Inky’s Great NZ Escape: Octopuses Don’t Belong in Aquariums
The story of Inky, a male octopus who ingeniously managed to escape from New Zealand’s National Aquarium, has captured the Internet’s imagination this week.
When the lid of his tank was left slightly ajar one night, Inky didn’t waste any time in making a beeline for the exit. The next morning, aquarium staff were puzzled to find just one, rather than two, octopuses in the tank and mysterious tracks across the floor of the room. They concluded that he must have clambered to the top of his enclosure, slid down the side of the tank and slithered 4 metres across the aquarium floor to squeeze himself into a 50-metre drainpipe that led to the sea – and freedom.
This story illustrates octopuses’ well-documented cleverness.
The leggy cephalopods have unique personalities and problem-solving abilities, and they have been described as being “the first intelligent beings on the planet”. There are numerous stories of how they’ve caused havoc in aquaria by unscrewing water pipes, short-circuiting the lights and even sneaking fish from neighbouring tanks.
However, Inky also shows us something that should be obvious: animals don’t want to be held captive. Inky was born in the ocean and ended up in the aquarium after he was caught in a fisherman’s cray pot. After being taken from the rich, complex environment of the sea and stuck in a small glass tank, with nowhere to hide from bright lights or gawping human visitors, it’s no wonder that he seized the chance to escape and return to his ocean home.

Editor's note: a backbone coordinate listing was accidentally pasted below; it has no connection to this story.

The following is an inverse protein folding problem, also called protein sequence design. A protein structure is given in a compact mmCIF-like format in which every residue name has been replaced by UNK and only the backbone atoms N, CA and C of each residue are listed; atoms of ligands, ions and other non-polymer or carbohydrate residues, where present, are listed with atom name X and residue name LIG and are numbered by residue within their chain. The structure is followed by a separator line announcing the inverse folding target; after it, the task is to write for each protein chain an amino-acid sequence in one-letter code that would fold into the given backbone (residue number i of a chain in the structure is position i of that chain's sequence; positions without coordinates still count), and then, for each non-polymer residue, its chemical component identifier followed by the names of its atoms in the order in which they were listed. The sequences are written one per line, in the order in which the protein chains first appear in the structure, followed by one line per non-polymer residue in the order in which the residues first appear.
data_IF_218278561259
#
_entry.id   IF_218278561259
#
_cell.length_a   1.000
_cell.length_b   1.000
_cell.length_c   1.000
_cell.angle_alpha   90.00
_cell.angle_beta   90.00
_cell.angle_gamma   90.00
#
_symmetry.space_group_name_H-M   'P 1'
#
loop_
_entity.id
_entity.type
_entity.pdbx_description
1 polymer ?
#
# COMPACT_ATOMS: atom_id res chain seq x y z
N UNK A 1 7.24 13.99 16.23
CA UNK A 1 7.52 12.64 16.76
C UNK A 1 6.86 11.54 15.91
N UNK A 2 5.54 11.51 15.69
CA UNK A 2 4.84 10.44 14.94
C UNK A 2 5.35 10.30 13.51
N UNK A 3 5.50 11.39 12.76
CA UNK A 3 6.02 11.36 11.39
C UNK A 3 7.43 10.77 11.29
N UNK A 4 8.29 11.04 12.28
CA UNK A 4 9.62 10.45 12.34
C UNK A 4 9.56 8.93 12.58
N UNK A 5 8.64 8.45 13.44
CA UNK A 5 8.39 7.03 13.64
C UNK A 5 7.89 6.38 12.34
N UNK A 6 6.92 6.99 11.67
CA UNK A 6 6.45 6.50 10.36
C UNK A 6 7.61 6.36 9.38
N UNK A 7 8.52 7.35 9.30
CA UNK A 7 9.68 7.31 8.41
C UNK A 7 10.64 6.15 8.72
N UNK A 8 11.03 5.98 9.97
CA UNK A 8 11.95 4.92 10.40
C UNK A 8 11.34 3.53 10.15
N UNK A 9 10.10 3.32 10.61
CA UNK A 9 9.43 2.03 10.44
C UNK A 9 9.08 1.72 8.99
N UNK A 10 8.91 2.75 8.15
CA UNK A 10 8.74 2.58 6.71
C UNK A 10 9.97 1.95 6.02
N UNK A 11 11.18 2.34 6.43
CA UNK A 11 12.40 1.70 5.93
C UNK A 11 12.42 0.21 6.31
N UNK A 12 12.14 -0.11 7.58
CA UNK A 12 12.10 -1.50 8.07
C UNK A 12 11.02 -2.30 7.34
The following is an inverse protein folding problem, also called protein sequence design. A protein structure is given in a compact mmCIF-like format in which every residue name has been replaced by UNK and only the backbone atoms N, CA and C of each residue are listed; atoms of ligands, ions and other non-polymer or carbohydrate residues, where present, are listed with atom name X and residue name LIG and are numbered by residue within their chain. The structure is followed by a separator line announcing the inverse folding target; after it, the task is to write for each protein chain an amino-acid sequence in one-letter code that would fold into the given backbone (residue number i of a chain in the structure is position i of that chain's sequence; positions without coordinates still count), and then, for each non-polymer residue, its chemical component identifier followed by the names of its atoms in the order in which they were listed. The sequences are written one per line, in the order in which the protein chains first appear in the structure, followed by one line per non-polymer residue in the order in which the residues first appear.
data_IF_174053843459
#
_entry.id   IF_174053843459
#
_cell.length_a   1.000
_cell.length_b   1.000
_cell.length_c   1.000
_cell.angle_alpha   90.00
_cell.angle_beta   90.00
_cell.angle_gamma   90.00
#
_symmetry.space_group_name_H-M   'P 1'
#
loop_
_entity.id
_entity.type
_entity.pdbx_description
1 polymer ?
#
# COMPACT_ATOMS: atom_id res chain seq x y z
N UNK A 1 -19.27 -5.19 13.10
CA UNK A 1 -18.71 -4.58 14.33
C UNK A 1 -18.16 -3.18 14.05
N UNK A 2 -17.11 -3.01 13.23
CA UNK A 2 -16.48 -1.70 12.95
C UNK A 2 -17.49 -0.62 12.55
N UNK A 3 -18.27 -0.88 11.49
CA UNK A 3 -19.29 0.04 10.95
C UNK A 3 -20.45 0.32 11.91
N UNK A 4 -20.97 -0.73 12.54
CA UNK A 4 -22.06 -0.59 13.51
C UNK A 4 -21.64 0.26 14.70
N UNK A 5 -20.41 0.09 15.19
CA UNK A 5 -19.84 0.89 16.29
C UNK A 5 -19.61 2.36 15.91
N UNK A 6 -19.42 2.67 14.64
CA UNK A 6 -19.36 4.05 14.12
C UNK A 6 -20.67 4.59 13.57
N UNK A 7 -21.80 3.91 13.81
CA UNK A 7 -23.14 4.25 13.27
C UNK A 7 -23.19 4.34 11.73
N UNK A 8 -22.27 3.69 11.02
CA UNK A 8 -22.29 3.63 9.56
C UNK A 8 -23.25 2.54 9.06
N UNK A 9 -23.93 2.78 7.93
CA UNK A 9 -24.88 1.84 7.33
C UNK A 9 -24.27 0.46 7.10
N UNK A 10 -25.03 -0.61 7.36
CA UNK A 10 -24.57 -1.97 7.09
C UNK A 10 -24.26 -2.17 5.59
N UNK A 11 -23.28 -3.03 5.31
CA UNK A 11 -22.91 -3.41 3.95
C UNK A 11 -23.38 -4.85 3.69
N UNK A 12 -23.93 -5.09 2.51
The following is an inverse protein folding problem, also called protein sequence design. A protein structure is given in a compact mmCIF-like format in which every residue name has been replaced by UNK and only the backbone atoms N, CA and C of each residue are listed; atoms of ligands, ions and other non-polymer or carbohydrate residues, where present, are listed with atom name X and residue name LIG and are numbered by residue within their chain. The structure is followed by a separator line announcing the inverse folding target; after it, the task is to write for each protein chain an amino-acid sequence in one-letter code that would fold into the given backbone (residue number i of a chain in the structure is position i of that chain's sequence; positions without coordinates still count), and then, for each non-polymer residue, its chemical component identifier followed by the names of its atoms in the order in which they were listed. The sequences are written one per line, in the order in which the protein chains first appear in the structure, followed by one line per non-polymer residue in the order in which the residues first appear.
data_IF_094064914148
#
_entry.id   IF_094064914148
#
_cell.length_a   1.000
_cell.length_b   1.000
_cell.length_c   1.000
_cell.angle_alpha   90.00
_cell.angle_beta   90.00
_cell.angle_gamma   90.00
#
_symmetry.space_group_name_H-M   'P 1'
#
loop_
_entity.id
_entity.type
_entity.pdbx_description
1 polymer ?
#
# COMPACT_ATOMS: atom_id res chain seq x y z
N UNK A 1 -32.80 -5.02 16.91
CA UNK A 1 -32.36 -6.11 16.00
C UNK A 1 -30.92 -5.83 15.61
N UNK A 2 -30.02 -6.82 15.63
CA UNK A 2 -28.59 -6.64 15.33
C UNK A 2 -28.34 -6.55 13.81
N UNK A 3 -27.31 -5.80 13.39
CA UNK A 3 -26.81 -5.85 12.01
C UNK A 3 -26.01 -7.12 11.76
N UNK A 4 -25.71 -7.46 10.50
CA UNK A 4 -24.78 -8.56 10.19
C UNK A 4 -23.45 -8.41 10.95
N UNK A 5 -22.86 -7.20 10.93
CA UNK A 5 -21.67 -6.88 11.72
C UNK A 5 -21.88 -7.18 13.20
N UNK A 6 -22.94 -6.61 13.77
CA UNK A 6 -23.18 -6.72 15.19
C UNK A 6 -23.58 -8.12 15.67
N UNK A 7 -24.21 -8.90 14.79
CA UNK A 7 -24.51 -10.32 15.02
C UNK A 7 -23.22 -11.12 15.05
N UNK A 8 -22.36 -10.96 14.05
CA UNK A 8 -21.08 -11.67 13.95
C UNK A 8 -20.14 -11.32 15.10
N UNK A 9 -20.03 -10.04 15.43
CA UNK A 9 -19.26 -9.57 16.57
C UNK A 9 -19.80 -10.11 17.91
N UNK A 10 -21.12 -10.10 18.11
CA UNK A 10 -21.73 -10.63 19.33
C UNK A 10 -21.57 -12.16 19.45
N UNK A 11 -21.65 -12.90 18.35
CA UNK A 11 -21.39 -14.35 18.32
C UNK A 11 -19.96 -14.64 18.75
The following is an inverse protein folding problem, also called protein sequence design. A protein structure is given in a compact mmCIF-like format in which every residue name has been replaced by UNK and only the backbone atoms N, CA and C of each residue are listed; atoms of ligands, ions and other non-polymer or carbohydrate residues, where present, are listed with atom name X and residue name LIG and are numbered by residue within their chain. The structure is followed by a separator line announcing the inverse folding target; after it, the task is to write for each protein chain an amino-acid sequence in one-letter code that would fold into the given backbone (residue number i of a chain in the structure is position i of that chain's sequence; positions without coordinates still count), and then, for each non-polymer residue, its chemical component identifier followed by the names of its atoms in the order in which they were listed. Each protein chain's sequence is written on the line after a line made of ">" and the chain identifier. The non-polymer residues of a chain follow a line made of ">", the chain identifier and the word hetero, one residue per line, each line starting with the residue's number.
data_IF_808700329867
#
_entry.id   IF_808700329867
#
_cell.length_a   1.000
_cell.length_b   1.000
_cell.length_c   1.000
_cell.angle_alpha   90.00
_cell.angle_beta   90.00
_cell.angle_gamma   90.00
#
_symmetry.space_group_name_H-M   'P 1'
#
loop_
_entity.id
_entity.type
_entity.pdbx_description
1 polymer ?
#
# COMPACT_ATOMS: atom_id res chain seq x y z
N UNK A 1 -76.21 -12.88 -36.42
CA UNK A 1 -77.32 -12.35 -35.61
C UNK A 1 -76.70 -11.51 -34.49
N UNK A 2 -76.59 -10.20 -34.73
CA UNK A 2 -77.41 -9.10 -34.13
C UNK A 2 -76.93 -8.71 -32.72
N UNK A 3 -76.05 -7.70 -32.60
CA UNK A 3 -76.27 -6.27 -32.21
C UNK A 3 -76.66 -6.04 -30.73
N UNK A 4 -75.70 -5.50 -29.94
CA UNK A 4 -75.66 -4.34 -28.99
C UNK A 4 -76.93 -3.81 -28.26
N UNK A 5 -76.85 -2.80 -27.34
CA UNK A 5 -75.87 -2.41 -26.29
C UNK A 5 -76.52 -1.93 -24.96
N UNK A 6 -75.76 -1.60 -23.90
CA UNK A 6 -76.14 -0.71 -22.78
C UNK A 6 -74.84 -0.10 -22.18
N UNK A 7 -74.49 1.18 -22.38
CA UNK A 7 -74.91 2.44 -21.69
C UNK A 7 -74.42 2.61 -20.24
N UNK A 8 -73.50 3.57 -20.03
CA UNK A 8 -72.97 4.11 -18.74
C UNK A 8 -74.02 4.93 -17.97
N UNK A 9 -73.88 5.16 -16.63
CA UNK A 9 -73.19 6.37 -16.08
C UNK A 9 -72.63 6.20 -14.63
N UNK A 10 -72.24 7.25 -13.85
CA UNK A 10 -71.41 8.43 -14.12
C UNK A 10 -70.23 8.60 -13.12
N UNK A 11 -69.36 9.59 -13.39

Aquaria often keep octopuses and other sea animals in almost empty tanks so that visitors can get a better look at them. The lack of stimulation can cause these intelligent beings distress and frustration, as they are denied the opportunity to exercise natural behaviour such as taking shelter under rocks and plants.
A study found that animals at 90 per cent of UK aquaria showed stereotypic behaviour as a result of being kept in captivity.
Please help animals like Inky by refusing to visit aquaria and zoos that imprison animals for human entertainment. Instead, learn about sea animals’ fascinating lives by watching nature documentaries or trying out an innovative, immersive virtual reality experience.